Russia and China Join IAEA Resolution Criticizing Iran
Russia and China on Wednesday joined Western powers in rounding on Iran at the UN atomic watchdog, AFP reported.
According to the report, after days of haggling, the United States, Russia, China, Britain, France and Germany hammered out a resolution criticizing Tehran, at a meeting of the International Atomic Energy Agency's board of governors in Vienna.
The resolution singles out Iran's defiance of UN Security Council resolutions to suspend uranium enrichment, its refusal to allow IAEA inspectors into the Parchin military base and the suspected removal of evidence of nuclear weapons research.
According to a draft seen by AFP, it stresses "once again its serious concern that Iran continues to defy the requirements and obligations contained in the relevant IAEA Board of Governors and UN Security Council Resolutions."
The broad outlines of a text were agreed upon on Tuesday, but it had been unclear whether it would become merely a statement to be read out at the 35-nation board meeting or a more significant resolution to go to a vote.
The resolution stops short of a referral of Iran to the Security Council, AFP reported. The IAEA resolution, likely to be voted on Thursday, is the 12th in nine years.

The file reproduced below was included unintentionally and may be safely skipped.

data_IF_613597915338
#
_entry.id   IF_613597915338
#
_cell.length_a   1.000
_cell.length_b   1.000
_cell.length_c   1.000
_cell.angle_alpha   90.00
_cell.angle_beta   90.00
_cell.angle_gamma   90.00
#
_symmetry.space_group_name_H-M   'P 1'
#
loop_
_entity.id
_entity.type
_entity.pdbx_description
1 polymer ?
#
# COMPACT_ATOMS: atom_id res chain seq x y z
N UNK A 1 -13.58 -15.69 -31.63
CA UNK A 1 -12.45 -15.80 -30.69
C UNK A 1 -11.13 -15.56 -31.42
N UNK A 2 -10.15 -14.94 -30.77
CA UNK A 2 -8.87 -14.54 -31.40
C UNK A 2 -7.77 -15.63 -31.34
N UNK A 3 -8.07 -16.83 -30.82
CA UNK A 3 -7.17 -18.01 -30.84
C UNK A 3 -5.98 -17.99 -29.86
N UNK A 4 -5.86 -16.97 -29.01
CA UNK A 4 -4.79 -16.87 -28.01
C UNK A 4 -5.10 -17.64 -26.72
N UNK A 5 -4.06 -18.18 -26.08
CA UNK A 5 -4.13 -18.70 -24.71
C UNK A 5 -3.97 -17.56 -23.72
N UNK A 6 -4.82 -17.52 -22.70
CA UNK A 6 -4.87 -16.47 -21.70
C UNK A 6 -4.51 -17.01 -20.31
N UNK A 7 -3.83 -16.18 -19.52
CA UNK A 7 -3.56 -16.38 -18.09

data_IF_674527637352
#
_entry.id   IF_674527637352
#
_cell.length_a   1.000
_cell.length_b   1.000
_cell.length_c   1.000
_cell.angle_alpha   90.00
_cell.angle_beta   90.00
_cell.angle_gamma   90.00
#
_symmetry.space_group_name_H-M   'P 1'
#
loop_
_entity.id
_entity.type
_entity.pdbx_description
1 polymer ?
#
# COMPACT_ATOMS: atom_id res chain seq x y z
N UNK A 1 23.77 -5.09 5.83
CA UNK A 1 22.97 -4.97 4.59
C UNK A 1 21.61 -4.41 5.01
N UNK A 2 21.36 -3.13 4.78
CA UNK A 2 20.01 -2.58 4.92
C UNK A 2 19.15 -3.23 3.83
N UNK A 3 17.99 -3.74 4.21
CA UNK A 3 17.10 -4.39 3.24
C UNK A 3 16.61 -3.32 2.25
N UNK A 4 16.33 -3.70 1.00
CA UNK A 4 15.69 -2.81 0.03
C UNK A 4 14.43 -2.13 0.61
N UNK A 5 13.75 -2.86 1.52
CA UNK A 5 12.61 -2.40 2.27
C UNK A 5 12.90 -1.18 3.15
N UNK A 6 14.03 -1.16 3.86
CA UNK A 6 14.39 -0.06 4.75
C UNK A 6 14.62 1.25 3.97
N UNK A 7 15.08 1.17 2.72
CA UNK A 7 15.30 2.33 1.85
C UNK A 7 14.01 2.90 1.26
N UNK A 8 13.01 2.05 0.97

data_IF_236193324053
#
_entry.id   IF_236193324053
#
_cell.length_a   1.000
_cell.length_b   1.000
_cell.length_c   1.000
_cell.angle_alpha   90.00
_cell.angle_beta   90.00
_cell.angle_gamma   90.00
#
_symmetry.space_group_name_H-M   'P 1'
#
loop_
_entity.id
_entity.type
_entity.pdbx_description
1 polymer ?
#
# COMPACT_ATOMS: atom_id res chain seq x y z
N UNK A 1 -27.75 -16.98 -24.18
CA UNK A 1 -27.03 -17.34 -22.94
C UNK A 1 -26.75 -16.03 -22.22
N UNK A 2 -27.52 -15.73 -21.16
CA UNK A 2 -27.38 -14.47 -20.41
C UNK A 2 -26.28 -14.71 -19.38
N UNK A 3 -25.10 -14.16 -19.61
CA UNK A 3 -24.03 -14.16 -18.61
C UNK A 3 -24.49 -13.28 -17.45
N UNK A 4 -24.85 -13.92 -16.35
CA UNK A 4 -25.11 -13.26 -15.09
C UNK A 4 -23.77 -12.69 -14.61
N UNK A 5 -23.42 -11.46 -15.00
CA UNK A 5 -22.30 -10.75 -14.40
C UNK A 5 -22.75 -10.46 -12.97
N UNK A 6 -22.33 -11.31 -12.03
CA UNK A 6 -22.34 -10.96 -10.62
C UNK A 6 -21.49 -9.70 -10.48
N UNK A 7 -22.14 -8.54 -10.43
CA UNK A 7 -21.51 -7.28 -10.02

The AFP report noted that it is significant that Western nations were able to get Moscow and Beijing on board as they are traditionally more lenient on Tehran, with China a major buyer of Iranian oil and Russia having close commercial ties with Iran.
One Western diplomat in Vienna told AFP that the resolution was bound to pass, with only two countries still "needing to be convinced."
The IAEA's latest report on August 30 said that Iran had doubled since May the capacity at the underground Fordo site by installing around 1,000 new centrifuges.
On Friday, it was reported that several European Union nations are exploring a new raft of sanctions against Iran as exasperation mounts over blocked talks on the country's contested nuclear program.
On Monday, IAEA chief Yukiya Amano called on Iran to open up “without further delay” the Parchin military site, where "powerful tools" could detect traces of covert activities despite Tehran's suspected clean-up work.